resolution of this case. The second instance was on December
1, 2018. Defendant's ex-girlfriend, Jackie Blount, who is
the United States' principal witness in the instant case,
reported to the Richmond County Sheriff s Office that
Defendant was banging on her back door while holding a
firearm. The United States intends to present evidence of
these two instances in the form of police body camera footage
of the witnesses and recordings of Ms. Blount and Ms.
in the Eleventh Circuit apply a three-factor test when
determining the admissibility of other crimes, wrongs, and
acts under Rule 404(b). See United States v. Brooks,
426 Fed.Appx. 878, 881 (11th Cir. 2011) (per curiam).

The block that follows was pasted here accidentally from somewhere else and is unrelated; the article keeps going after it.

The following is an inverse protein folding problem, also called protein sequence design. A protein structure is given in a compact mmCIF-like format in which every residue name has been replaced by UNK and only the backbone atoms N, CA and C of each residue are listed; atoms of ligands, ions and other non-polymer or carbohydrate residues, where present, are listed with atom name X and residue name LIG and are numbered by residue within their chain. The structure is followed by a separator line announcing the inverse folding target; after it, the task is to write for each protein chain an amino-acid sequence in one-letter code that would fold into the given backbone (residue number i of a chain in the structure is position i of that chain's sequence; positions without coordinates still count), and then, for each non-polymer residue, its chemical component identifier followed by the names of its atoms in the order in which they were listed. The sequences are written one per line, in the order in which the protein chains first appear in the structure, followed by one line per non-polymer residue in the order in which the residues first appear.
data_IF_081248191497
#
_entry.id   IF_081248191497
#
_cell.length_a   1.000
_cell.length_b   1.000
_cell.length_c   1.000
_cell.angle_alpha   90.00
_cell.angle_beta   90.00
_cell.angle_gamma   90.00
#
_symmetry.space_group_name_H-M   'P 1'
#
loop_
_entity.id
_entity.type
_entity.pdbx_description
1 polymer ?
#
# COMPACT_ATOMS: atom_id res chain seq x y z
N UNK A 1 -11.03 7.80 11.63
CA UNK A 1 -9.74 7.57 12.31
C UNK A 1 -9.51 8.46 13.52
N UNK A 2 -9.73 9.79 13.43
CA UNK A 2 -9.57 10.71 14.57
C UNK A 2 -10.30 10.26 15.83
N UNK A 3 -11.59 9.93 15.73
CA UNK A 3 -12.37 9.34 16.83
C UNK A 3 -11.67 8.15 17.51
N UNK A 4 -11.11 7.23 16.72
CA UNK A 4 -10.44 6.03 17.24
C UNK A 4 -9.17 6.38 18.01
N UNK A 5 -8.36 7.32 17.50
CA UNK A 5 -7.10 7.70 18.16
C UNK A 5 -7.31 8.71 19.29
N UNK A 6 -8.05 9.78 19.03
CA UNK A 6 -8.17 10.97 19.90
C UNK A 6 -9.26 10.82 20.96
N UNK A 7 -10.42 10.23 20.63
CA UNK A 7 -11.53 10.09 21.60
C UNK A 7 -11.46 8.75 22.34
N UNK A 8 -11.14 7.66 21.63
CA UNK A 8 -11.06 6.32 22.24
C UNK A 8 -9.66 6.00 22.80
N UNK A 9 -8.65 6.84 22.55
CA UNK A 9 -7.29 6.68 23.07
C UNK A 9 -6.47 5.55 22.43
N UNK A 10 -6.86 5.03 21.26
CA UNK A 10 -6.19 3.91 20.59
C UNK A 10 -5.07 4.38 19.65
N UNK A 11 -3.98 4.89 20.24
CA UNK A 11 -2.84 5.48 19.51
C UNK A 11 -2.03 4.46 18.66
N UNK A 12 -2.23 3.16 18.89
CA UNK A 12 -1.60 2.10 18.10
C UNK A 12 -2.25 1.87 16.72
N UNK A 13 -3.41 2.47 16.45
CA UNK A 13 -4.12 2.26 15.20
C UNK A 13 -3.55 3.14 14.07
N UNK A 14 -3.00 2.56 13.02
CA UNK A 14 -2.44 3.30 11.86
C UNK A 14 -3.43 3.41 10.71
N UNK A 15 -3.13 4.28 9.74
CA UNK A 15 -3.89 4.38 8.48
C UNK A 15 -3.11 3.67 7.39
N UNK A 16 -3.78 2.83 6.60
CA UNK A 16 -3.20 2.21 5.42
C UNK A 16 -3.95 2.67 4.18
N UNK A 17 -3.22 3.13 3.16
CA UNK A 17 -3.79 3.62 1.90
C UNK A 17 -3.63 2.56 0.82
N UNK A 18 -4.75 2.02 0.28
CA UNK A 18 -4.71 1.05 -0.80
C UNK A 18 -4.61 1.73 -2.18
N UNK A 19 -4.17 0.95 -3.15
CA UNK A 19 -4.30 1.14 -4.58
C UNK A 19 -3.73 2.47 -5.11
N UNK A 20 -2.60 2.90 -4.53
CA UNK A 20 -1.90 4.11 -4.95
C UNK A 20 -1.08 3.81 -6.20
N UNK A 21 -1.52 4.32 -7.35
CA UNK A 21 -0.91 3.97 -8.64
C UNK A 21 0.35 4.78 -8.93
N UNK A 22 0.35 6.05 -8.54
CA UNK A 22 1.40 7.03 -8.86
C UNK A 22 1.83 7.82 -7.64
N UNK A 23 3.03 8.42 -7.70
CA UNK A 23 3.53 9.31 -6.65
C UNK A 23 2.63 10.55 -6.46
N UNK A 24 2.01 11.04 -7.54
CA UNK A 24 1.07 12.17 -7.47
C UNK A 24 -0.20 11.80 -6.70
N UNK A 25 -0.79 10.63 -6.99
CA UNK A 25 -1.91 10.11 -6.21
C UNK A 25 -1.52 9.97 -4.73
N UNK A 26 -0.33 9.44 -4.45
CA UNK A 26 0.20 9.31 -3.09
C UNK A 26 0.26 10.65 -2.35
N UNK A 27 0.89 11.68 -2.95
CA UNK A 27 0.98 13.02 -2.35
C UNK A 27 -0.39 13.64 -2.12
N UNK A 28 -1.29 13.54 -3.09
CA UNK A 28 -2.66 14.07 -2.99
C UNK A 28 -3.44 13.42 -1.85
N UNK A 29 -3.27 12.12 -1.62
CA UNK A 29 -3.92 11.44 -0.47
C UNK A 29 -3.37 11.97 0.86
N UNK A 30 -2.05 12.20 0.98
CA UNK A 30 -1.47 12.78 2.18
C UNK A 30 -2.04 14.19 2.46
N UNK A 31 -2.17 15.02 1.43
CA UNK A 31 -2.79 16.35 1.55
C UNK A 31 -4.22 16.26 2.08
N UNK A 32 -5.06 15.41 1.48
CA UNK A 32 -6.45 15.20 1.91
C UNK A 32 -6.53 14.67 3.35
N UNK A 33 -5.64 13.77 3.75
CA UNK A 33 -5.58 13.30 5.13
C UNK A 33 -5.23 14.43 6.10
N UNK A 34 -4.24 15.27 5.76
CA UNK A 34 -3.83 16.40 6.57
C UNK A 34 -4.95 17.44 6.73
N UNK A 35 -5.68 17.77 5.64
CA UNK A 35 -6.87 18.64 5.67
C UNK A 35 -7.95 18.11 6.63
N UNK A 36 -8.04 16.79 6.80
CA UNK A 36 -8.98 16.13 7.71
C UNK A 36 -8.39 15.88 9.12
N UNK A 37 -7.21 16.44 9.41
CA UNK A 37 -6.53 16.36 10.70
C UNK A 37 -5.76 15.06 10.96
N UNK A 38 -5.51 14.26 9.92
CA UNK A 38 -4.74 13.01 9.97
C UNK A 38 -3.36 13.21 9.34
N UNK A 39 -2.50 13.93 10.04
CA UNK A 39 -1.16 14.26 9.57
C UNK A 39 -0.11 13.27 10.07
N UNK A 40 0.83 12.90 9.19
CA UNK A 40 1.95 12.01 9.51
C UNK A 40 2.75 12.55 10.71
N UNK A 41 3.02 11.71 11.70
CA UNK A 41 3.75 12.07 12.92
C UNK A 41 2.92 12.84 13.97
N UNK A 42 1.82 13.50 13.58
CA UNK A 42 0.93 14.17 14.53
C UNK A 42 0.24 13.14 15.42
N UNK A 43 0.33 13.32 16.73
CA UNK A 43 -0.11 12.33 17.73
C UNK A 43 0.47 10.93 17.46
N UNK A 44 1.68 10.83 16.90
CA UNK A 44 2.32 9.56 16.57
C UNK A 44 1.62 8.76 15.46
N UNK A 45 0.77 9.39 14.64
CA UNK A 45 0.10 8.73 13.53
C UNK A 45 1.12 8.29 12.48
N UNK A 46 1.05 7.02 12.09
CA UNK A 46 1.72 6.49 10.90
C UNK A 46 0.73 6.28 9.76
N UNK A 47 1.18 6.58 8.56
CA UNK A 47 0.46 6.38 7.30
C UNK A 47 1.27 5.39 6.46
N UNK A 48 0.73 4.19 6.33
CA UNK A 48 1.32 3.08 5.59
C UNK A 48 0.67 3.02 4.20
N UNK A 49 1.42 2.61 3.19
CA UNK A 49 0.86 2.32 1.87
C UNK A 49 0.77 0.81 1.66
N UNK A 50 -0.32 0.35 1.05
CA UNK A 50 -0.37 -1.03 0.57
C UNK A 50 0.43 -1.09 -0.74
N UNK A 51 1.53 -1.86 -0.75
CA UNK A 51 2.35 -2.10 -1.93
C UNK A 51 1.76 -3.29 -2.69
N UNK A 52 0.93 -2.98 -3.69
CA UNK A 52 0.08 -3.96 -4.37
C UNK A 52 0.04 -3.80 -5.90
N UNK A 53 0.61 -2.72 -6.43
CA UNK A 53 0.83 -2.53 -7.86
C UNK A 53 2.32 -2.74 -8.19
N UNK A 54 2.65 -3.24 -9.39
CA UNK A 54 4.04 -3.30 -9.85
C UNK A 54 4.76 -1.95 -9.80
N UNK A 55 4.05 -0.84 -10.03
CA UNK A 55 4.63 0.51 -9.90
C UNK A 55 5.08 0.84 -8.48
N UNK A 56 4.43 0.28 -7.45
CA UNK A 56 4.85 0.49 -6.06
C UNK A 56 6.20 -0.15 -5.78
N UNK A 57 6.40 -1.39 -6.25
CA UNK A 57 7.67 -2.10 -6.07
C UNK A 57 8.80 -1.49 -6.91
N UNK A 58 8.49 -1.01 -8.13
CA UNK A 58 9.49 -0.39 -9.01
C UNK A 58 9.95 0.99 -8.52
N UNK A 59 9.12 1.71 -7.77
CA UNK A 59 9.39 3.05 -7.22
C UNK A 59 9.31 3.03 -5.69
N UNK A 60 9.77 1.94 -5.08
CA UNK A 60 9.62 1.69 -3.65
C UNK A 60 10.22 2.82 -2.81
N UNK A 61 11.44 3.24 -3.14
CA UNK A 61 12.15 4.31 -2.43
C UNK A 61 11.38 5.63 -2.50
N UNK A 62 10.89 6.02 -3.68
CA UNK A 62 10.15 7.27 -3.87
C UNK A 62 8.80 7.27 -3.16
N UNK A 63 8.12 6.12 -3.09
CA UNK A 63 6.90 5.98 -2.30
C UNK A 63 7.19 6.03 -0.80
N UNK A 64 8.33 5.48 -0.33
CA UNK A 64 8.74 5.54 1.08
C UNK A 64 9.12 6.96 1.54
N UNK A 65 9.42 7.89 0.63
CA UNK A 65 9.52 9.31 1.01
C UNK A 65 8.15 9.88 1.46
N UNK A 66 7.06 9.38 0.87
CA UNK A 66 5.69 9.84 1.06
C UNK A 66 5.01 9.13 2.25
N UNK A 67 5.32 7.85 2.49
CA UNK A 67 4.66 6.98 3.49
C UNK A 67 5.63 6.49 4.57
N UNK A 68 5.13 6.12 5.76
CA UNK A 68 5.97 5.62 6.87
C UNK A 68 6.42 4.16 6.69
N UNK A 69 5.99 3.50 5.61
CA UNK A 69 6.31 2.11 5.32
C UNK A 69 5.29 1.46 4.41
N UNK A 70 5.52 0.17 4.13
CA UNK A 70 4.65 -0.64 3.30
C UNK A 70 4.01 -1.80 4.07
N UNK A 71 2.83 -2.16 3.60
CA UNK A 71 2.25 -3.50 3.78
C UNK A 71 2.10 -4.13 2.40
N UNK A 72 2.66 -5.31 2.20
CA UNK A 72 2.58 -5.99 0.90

First, the evidence must be relevant to an issue other than
the defendant's character. Second, as part of the
relevance analysis, there must be sufficient proof so that a
jury could find that the defendant committed the extrinsic
act. Third, the evidence must possess probative value that is
not substantially outweighed by its undue prejudice, and the
evidence must meet the other requirements of Rule 403.
United States v. Miller, 959 F.2d 1535, 1538 (11th
Cir. 1992). Determining whether evidence is more probative
than prejudicial under the third factor involves a
"common sense assessment of all the circumstances
surrounding the extrinsic offense, including prosecutorial
need, overall similarity between the extrinsic act and the
charged offense, as well as temporal remoteness."
Brooks, 426 Fed.Appx. at 881 (quotation omitted).
District courts enjoy broad discretion in making this
assessment but must remember that excluding evidence under